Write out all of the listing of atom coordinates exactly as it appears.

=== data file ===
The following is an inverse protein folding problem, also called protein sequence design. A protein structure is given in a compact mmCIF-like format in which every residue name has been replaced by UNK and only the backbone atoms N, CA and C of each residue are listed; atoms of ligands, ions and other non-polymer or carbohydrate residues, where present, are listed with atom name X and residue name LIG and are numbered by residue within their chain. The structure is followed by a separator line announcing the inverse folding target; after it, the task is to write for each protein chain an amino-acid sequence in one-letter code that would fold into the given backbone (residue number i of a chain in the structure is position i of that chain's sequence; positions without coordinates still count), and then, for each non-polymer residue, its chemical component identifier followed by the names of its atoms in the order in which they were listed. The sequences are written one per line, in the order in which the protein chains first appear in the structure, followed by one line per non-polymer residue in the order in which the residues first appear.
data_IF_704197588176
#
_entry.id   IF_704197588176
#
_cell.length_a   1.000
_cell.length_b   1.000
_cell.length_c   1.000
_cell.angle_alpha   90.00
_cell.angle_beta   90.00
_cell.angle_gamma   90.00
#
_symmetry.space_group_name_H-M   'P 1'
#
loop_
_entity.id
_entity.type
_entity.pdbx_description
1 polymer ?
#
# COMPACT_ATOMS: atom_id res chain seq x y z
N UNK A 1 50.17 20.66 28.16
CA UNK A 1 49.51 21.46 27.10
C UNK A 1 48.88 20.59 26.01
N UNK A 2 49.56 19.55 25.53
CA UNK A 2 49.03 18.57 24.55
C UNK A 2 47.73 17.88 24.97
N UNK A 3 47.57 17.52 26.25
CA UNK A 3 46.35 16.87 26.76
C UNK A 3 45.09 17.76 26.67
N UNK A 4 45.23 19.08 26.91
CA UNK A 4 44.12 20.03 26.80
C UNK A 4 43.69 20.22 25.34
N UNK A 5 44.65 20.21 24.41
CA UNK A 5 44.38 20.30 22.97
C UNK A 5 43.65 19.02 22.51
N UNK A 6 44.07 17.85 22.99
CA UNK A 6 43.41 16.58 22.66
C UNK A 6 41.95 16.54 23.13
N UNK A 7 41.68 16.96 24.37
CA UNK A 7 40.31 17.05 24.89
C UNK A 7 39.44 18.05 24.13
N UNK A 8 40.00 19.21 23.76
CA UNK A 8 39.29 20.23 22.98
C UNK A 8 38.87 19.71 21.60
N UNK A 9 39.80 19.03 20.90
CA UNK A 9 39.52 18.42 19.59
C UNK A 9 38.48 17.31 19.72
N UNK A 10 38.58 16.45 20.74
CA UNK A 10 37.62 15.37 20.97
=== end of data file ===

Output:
The following is an inverse protein folding problem, also called protein sequence design. A protein structure is given in a compact mmCIF-like format in which every residue name has been replaced by UNK and only the backbone atoms N, CA and C of each residue are listed; atoms of ligands, ions and other non-polymer or carbohydrate residues, where present, are listed with atom name X and residue name LIG and are numbered by residue within their chain. The structure is followed by a separator line announcing the inverse folding target; after it, the task is to write for each protein chain an amino-acid sequence in one-letter code that would fold into the given backbone (residue number i of a chain in the structure is position i of that chain's sequence; positions without coordinates still count), and then, for each non-polymer residue, its chemical component identifier followed by the names of its atoms in the order in which they were listed. The sequences are written one per line, in the order in which the protein chains first appear in the structure, followed by one line per non-polymer residue in the order in which the residues first appear.
data_IF_704197588176
#
_entry.id   IF_704197588176
#
_cell.length_a   1.000
_cell.length_b   1.000
_cell.length_c   1.000
_cell.angle_alpha   90.00
_cell.angle_beta   90.00
_cell.angle_gamma   90.00
#
_symmetry.space_group_name_H-M   'P 1'
#
loop_
_entity.id
_entity.type
_entity.pdbx_description
1 polymer ?
#
# COMPACT_ATOMS: atom_id res chain seq x y z
N UNK A 1 50.17 20.66 28.16
CA UNK A 1 49.51 21.46 27.10
C UNK A 1 48.88 20.59 26.01
N UNK A 2 49.56 19.55 25.53
CA UNK A 2 49.03 18.57 24.55
C UNK A 2 47.73 17.88 24.97
N UNK A 3 47.57 17.52 26.25
CA UNK A 3 46.35 16.87 26.76
C UNK A 3 45.09 17.76 26.67
N UNK A 4 45.23 19.08 26.91
CA UNK A 4 44.12 20.03 26.80
C UNK A 4 43.69 20.22 25.34
N UNK A 5 44.65 20.21 24.41
CA UNK A 5 44.38 20.30 22.97
C UNK A 5 43.65 19.02 22.51
N UNK A 6 44.07 17.85 22.99
CA UNK A 6 43.41 16.58 22.66
C UNK A 6 41.95 16.54 23.13
N UNK A 7 41.68 16.96 24.37
CA UNK A 7 40.31 17.05 24.89
C UNK A 7 39.44 18.05 24.13
N UNK A 8 40.00 19.21 23.76
CA UNK A 8 39.29 20.23 22.98
C UNK A 8 38.87 19.71 21.60
N UNK A 9 39.80 19.03 20.90
CA UNK A 9 39.52 18.42 19.59
C UNK A 9 38.48 17.31 19.72
N UNK A 10 38.58 16.45 20.74
CA UNK A 10 37.62 15.37 20.97